Wednesday, November 10, 2004

Weird point #1: My old dermatologist is now giving skin advice on Oprah.

Moving on...

Today I went to court to contest my $148 speeding ticket that was (un)rightfully bestowed upon me the 6th of June of this year. (I sent in my not guilty plea right away, and this is the date I got)

Since I'm such a straight arrow, I was excited to be a lawbreaker/hoodlum/Gangsta for a morning.

My court time was 10am, and I got there at 9:45 (part of me was still straight arrow this morning) to find a line extending outside the courthouse. It was worse than going to the DMV or Christmas shopping. I hung out in line. The people in front of me were speaking Spanish, so I was trying to see how much I could understand.

Once I went through courthouse security, I stood in another long line, and we ended up chatting about the line itself. Lots of people brought their kids, so it was really beginning to look like the mall.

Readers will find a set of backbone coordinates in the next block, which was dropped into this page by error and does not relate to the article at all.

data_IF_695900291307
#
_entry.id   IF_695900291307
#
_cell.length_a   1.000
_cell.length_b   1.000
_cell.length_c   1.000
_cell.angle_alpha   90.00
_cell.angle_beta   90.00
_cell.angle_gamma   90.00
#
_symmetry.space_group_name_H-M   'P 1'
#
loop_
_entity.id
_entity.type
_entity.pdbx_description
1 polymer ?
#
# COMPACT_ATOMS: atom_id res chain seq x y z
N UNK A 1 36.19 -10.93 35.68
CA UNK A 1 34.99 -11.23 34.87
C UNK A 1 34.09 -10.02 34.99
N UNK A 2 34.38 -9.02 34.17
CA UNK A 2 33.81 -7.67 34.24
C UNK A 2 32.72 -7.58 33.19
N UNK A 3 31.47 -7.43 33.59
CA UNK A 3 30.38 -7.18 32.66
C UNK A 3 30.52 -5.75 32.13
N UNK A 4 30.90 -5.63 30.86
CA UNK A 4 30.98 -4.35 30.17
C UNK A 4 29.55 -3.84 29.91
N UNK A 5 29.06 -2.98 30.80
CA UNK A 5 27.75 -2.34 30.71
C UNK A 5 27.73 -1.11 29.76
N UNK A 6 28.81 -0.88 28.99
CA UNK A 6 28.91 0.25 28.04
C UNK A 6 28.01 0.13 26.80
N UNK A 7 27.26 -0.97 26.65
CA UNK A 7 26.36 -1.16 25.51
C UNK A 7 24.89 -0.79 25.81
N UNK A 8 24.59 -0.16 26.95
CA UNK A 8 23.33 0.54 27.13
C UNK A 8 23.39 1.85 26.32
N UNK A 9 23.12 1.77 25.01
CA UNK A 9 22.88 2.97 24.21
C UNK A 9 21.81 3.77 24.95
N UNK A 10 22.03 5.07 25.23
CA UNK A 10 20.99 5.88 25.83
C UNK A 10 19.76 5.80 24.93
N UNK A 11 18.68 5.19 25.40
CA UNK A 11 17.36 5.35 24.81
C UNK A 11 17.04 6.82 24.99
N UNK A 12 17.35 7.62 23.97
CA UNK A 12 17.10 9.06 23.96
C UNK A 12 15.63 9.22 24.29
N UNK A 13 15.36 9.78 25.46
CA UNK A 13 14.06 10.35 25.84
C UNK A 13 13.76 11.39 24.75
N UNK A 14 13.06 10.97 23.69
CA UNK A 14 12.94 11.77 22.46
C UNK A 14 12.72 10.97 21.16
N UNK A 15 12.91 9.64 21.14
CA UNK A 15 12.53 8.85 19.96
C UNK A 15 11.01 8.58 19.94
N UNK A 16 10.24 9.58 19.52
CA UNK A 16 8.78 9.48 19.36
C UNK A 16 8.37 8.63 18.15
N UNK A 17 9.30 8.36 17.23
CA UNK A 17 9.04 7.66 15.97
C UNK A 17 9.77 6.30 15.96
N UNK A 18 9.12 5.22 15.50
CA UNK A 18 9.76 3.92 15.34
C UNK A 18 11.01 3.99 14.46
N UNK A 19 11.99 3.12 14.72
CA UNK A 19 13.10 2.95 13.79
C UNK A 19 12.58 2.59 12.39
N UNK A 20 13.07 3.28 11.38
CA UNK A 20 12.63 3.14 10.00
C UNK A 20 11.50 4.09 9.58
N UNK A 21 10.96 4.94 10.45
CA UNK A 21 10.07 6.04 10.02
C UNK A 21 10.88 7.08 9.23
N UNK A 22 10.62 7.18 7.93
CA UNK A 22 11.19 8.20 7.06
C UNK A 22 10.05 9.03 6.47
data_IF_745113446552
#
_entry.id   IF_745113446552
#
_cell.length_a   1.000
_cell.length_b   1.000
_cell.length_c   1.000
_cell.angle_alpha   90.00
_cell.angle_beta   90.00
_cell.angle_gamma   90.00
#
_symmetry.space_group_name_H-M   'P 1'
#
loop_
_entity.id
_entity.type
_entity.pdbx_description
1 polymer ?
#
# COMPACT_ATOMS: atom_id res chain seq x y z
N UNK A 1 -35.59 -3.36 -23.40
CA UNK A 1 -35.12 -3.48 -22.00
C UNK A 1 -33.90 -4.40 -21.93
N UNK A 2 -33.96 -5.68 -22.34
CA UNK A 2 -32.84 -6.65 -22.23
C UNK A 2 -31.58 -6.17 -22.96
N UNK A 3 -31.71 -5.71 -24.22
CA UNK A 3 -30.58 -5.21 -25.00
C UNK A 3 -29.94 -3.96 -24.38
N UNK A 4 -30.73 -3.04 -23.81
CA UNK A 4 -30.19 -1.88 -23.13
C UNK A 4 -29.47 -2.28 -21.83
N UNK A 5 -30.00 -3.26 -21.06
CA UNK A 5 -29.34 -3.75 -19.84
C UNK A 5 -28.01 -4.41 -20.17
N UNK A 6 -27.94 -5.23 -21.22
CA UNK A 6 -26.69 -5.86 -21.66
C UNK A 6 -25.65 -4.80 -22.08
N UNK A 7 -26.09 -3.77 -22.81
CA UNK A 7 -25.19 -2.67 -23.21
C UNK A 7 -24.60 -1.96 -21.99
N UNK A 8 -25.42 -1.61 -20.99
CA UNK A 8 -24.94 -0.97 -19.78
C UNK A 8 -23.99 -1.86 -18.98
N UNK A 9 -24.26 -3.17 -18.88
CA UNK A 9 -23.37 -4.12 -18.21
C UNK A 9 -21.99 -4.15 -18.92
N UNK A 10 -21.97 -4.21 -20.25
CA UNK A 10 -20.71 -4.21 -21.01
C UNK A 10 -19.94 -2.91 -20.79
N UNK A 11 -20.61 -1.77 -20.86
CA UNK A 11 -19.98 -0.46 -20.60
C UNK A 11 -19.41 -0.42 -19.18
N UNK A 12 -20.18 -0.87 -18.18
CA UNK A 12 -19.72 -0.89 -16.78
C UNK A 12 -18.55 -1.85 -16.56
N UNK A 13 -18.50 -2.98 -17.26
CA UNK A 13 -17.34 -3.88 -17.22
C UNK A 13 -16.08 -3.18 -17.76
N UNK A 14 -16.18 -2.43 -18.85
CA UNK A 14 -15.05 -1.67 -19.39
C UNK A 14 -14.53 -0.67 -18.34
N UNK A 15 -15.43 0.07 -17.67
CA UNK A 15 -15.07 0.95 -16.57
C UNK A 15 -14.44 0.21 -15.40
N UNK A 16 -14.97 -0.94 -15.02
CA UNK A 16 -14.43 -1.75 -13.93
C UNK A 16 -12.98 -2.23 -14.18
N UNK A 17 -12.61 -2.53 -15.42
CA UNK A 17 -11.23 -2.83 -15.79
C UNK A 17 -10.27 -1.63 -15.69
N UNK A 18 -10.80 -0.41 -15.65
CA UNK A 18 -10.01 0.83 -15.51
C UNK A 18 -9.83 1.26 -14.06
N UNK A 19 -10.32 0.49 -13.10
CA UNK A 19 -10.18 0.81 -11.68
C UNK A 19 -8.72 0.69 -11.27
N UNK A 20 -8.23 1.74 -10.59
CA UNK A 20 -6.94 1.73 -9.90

The courtroom was a little room. I gave my name and took my seat. It looked like a dingy old courtroom and not like the ones on the Practice. Much to my disappointment, Dylan McDermott was nowhere to be found.

The courtroom was divided into 4 sections and each person went to the lawyer who was done with someone first. So it was all in order.

My chosen one was a nice, white young man. Being that I was in the courthouse of the town with one of the highest crime rates in the country, he cut to the chase.

"So where were you going?" he asked.

"Home," I replied.

"Were you speeding?"

"Not really," I said.

"You were going 80 in a 55. How fast did you think you were going?"

"65." (which is a complete lie)

"Since you were so honest with me, I'll reduce your ticket to $50 (from $148)."

In less than 5 minutes, my first court experience was all done.

The fun part was when I was waiting in line to pay. My courthouse buddy from the first line was there, and another guy with a $300 reduced to $100 ticket was there, and 3 other women. We all ended up talking about our tickets and complaining about where we were stopped, why, and the cost of the ticket. A prime example of misery loving company.

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